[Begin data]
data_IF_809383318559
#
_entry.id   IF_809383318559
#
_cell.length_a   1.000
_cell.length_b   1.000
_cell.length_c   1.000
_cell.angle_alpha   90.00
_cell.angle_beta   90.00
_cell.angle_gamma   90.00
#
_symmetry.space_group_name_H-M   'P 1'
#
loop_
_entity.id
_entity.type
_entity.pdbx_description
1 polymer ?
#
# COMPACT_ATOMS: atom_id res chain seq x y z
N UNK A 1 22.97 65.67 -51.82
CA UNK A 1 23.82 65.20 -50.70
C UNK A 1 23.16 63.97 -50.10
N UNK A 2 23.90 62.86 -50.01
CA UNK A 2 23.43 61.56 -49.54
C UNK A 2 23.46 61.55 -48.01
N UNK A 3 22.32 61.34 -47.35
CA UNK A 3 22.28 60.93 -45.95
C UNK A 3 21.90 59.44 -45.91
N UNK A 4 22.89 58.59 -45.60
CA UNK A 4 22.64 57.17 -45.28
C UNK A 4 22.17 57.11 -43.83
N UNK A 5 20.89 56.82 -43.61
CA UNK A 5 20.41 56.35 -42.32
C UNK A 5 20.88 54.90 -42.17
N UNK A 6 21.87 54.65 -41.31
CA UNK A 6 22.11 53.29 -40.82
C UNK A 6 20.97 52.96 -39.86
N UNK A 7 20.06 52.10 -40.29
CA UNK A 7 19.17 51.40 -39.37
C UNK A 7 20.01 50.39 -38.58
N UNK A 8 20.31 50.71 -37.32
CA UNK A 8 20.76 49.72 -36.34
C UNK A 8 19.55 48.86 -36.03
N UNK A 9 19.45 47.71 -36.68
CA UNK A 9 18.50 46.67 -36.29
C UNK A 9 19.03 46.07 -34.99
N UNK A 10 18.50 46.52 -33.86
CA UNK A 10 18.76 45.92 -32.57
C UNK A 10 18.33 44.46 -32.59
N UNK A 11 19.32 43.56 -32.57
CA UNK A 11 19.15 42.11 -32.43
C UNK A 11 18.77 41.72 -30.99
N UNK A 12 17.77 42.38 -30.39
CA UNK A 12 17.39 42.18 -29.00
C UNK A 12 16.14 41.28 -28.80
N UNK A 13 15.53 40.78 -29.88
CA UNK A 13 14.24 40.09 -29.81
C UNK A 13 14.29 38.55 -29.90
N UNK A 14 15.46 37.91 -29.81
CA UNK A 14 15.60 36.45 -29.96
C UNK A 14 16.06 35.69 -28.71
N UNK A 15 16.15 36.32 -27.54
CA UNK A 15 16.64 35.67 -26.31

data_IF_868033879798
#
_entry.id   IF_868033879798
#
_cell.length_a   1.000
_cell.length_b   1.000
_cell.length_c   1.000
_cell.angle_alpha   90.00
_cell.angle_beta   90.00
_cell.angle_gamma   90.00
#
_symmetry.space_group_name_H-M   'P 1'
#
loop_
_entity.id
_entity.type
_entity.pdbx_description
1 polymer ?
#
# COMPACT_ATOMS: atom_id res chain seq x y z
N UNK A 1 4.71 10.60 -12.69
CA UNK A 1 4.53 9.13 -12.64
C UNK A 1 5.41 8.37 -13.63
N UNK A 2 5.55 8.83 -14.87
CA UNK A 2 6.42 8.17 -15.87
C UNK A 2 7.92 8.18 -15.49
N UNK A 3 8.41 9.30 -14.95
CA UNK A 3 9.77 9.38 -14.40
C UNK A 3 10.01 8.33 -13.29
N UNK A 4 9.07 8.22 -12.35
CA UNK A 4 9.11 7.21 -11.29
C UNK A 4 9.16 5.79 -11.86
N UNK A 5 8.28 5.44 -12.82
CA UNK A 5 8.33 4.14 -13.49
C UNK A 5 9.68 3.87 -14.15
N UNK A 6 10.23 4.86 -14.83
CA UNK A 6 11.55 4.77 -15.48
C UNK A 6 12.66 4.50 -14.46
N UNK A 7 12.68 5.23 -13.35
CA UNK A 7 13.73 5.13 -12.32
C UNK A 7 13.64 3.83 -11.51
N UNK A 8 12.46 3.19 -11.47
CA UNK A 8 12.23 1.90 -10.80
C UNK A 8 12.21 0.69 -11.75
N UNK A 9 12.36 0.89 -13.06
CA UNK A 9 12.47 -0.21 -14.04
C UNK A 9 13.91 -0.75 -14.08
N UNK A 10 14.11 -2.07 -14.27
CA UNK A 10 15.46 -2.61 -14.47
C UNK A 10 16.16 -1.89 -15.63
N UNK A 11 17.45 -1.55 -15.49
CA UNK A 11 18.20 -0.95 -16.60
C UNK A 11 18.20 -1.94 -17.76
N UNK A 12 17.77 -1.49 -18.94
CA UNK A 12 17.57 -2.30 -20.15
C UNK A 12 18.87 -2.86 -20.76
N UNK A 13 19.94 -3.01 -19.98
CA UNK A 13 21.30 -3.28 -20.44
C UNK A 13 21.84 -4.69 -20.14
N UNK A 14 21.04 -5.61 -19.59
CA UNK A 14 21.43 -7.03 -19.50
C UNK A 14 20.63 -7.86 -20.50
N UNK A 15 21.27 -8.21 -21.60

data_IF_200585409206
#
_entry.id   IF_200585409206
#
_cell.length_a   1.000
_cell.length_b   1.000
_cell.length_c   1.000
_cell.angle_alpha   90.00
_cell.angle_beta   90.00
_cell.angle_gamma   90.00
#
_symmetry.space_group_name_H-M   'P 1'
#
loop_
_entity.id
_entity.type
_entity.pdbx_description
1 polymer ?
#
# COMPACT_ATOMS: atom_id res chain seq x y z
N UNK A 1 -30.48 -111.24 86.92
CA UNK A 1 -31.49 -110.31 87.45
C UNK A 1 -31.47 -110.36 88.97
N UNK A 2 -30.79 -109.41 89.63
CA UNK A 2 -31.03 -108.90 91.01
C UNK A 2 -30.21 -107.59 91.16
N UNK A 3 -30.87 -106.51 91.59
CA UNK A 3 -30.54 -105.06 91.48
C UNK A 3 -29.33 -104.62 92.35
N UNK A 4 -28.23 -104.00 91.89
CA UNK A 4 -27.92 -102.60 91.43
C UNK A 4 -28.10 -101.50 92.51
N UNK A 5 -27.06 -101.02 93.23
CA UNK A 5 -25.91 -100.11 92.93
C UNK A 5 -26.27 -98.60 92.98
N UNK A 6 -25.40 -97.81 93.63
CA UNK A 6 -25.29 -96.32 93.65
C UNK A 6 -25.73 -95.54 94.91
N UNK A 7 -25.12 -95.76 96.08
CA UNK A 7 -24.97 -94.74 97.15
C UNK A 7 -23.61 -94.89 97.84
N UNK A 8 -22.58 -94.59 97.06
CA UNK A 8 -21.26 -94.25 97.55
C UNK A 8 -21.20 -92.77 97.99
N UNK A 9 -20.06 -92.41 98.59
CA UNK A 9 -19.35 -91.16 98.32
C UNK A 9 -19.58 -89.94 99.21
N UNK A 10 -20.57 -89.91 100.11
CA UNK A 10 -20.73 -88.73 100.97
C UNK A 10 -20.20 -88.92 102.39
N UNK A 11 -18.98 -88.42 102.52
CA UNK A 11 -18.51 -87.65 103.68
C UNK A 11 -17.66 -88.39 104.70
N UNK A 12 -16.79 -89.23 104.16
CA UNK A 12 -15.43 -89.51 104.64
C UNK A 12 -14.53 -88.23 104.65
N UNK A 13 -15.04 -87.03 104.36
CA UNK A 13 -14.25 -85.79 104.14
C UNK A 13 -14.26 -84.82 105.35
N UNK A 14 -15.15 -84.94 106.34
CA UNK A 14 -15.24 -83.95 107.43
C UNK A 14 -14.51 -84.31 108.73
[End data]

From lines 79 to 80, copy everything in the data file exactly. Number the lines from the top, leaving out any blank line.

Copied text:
_entity.id
_entity.type